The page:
Home Events Video: Azerbaijan-Armenia Conflict: Another Blow to Iran?

Video: Azerbaijan-Armenia Conflict: Another Blow to Iran?

Harold Rhode October 8, 2020

Armenia and Azerbaijan are in the news again, as the normal low-level hostility in the region has flared into hot war. This round of the never ending conflict began in mid-summer, when the Armenians accused the Azerbaijanis of bombing them with drones, which Azerbaijan denies happened. Since September 27th, the conflict has escalated to the point that both sides are using bombs, missiles and heavy artillery, to ‘liberate’ or defend, land in the region known as Nagorno-Karabach. 

Dr. Harold Rhodes, who, for 28 years served as the Advisor on Islamic Affairs in the Office of the Secretary of Defense, explained ithis Thursday, that this flare up is an inevitable bye product of semp eternal enmity between the Christian Armenians, backed by Russia, Iran and India, and the Shi’ite Azeris, backed by Turkey, Pakistan, and Israel. He traces the longstanding conflict to Ottoman policies, which included the massacres of Armenians during World War I.  Later, as Stalin pulled the entire region into the Soviet Union, he deliberately chose to exacerbate tensions by mixing populations together to keep hatreds festering, in order to solidify control by the central government. 

Starting in 1988, a low intensity war began between Armenia and Azerbaijan.  As the Soviet Union fell apart, the two new nations fought a hot war, mostly over the contested province of Nagorno-Karabakh, which is located inside of Azerbaijani territory, but has a majority population of Karabakh Armenians, who demanded that their province be transferred to Armenia. That conflict escalated into full scale war in the early 1990s.  The war was ended with a peace treaty in 1994, after Armenia had won clear control of Nagorno-Karabakh.  That ‘froze in place,’ peace lasted more or less until now, with small periods of conflict in between.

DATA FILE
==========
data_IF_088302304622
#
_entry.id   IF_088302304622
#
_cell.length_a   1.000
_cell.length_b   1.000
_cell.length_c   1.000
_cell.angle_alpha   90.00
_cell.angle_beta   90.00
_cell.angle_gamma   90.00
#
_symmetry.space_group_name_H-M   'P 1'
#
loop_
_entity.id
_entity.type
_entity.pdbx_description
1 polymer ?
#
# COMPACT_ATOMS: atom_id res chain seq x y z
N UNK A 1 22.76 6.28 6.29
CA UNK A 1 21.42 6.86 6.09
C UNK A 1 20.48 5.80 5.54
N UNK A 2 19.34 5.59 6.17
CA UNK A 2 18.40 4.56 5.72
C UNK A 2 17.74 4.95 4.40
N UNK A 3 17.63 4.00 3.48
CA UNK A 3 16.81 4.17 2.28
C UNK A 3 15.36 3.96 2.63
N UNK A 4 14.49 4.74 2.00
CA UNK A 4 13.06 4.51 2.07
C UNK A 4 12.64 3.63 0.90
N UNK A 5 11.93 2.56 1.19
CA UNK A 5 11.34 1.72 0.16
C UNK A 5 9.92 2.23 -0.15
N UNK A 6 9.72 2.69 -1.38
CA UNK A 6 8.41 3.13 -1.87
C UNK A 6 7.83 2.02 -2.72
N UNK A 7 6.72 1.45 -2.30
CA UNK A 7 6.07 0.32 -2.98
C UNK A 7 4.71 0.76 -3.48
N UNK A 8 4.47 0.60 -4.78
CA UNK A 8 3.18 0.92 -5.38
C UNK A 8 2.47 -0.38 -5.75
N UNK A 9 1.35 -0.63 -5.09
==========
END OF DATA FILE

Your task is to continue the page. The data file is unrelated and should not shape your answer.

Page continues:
Dr. Rhodes, who frequently emphasizes deeper culture over momentary politics in analyzing behavior in the region, believes that this problem, like others in the region, suffers from a cultural aversion to making real peace, and moving on. There is no way, in Turkish or Azeri culture, he says, to say “let bygones be bygones.” For that matter, Rhodes notes, no Islamic language has words that denote “taking responsibility.” They all default to “blame,” which makes serious resolution to real conflicts problematic.

“Americans like solutions. Muslims like problems,” he said, in the course of a video webinar for the Jewish Policy Center. “There are no solutions” in the region, he notes. “You just have to manage the problems.” He made the analogy to the ongoing issues with Palestinians, who seem to feel that they benefit from keeping problems festering, rather than solving them.  In a case like this, Americans point to population exchanges and the possibility of reconfiguring borders, but there is no local support for such policies.

The entire region has taken sides. Prime Minister Erdogan of Turkey, supports Azerbaijan, a fellow Turkic, and Muslim culture, for traditional reasons.  

Dr. Rhodes noted that Israel, which has previously supported Azerbaijan materially, says that they are not involved in this war.  Their support for Azerbaijan is in part based on the fact that Iran, Israel’s enemy, supports the Christian Armenians. (Though Shi’ite, Azerbaijan is run by a secular dictator.) The Iranian regime is afraid that its own large internal population of ethnic Azeris might wish to break away and unite with their counterparts in Azerbaijan, which would be massively destabilizing to Iranian national integrity. 

For now, the United States is remaining a bystander to the conflict. “We are not meddling, or arming either side,” Rhodes said.  He regards this as ‘a win,’ for us. Coincidentally, the New York Times ran an op-ed the same day, arguing that this standoff can only be solved with U.S. intervention, (https://www.nytimes.com/2020/10/08/opinion/nagorno-karabakh-armenia-azerbaijan.html). The writer suggested dispatching senior U.S. Diplomats to the region to revive a peace process put in place during the last major conflict between the two countries, in the 1990s, as the Soviet Union dissolved. 

Post Script: The two sides have agreed to a temporary cease fire, as of Friday morning, for at least long enough to collect dead bodies from the field, and exchange prisoners. The negotiation is being conducted by the Russian Foreign Minister, and does not appear likely to produce any sort of peace. Prime Minister Vladimir Putin threatens to support Armenia actively in a larger war.